Anti-depressants may seem like they don't have dangerous side effects, but take too many of them (or too much of one drug) and you may be at risk of developing serotonin syndrome—a condition that is uncomfortable and sometimes fatal. It's best to be careful when you start a new drug or increase a dose, and be on the lookout for any of the symptoms of serotonin syndrome as detailed below.
Serotonin is a neurotransmitter—a chemical that transmits messages to different parts of the brain. It's believed that abnormal serotonin levels can contribute to depression (although no one can be sure, as it's impossible to test neurotransmitter levels in a living person—it would destroy the brain). Scientists theorize that extra serotonin may make up for naturally low serotonin levels or compensate for a lack of serotonin receptors in the brain. Other scientists think that serotonin helps regenerate brain cells. Whatever the mechanism, many anti-depressant medications affect serotonin levels in an attempt to ease depression.
Serotonin doesn't just affect your brain. It can have effects on many parts of the human body, including the heart, muscles and your gut—certain foods can raise or lower serotonin levels. Under normal conditions, the body doesn't overproduce serotonin, but introducing certain substances into the body—usually anti-depressants, but also certain dietary supplements—can put the body into serotonin overdrive.
Serotonin syndrome usually kicks in soon after introducing a substance into your body, such as a few hours after taking a new or higher dose of an anti-depressant. Symptoms include confusion, twitching and trembling, dilated pupils, shivering, goosebumps, headache, sweating and diarrhea. The heart may beat very quickly. In severe cases, a person with serotonin syndrome may have a fever and irregular heartbeat. He may also have seizures and slip into unconsciousness.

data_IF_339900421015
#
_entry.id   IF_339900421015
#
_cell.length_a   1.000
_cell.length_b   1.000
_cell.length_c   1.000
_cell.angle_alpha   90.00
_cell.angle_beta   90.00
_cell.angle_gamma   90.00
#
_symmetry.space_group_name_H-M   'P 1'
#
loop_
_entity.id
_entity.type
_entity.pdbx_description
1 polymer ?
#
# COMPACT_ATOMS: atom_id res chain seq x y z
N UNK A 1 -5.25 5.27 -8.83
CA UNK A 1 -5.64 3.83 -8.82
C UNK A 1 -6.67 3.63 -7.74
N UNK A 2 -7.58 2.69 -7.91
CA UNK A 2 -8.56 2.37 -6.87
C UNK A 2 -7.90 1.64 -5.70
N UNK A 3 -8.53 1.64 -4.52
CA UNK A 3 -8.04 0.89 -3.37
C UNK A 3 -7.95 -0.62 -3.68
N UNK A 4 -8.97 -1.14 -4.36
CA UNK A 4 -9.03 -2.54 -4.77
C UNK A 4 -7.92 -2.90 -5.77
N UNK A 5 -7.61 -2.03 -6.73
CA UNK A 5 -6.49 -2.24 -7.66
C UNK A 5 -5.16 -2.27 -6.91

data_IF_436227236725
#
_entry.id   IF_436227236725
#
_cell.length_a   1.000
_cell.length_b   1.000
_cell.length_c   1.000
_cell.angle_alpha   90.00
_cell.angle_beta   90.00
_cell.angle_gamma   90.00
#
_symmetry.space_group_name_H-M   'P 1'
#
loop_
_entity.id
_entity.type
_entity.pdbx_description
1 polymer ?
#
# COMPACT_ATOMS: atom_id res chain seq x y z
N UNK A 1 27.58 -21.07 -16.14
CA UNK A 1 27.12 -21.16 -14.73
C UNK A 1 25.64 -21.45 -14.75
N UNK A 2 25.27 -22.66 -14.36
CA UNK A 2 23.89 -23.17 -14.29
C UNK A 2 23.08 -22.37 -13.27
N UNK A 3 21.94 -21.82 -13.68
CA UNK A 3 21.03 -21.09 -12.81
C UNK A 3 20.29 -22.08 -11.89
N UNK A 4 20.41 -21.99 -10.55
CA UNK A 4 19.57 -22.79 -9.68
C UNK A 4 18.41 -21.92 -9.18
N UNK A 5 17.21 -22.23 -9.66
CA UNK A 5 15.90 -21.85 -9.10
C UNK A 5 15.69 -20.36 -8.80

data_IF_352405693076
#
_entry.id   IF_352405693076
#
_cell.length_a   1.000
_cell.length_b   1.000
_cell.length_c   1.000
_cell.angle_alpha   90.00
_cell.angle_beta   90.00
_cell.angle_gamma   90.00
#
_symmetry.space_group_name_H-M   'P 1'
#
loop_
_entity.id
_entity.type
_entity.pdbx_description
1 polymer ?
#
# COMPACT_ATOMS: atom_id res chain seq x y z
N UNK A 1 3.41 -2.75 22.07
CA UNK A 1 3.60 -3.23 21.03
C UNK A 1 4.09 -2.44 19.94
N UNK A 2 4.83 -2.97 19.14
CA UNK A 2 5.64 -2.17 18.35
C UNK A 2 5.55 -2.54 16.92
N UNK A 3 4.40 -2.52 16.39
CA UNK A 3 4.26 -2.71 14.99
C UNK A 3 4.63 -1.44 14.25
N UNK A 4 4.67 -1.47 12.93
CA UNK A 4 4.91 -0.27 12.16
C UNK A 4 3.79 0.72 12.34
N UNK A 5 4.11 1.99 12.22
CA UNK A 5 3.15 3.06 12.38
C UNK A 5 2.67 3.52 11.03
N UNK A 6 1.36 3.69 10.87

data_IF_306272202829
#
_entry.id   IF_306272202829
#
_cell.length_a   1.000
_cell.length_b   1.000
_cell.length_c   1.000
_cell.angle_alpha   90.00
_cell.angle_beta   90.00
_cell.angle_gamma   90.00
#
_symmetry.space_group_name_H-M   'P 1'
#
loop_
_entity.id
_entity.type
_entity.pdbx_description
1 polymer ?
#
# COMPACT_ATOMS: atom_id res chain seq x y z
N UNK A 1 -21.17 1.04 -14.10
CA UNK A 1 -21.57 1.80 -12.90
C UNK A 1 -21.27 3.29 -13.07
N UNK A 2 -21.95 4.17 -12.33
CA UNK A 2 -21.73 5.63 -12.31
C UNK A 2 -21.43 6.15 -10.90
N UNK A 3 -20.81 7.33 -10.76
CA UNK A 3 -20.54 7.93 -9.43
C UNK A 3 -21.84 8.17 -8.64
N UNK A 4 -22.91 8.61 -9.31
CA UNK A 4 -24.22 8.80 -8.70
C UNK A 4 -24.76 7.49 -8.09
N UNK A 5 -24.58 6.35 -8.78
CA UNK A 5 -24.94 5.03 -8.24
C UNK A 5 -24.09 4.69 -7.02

If you think you or someone close to you has serotonin syndrome, call your doctor. In some cases, the patient may just be able to stop taking the medication and ride out the symptoms until serotonin levels return to normal, but if the case is more severe, she may have to go to the hospital for observation or treatment. In a hospital setting, doctors and nurses can administer drugs that stabilize blood pressure and heart rate, relax twitching muscles and stop the body's serotonin production. After release from the hospital, symptoms can linger for a few weeks as the body processes the last of the offending medication.
Don't want to experience serotonin syndrome? Make sure that your doctor knows about all the drugs you're taking, especially if your doctor wants to combine a drug that increases serotonin production with a drug that increases the amount of norepinephrine production. Norepinephrine is another mood-regulating brain chemical. This combination of anti-depressants is especially likely to provoke serotonin syndrome.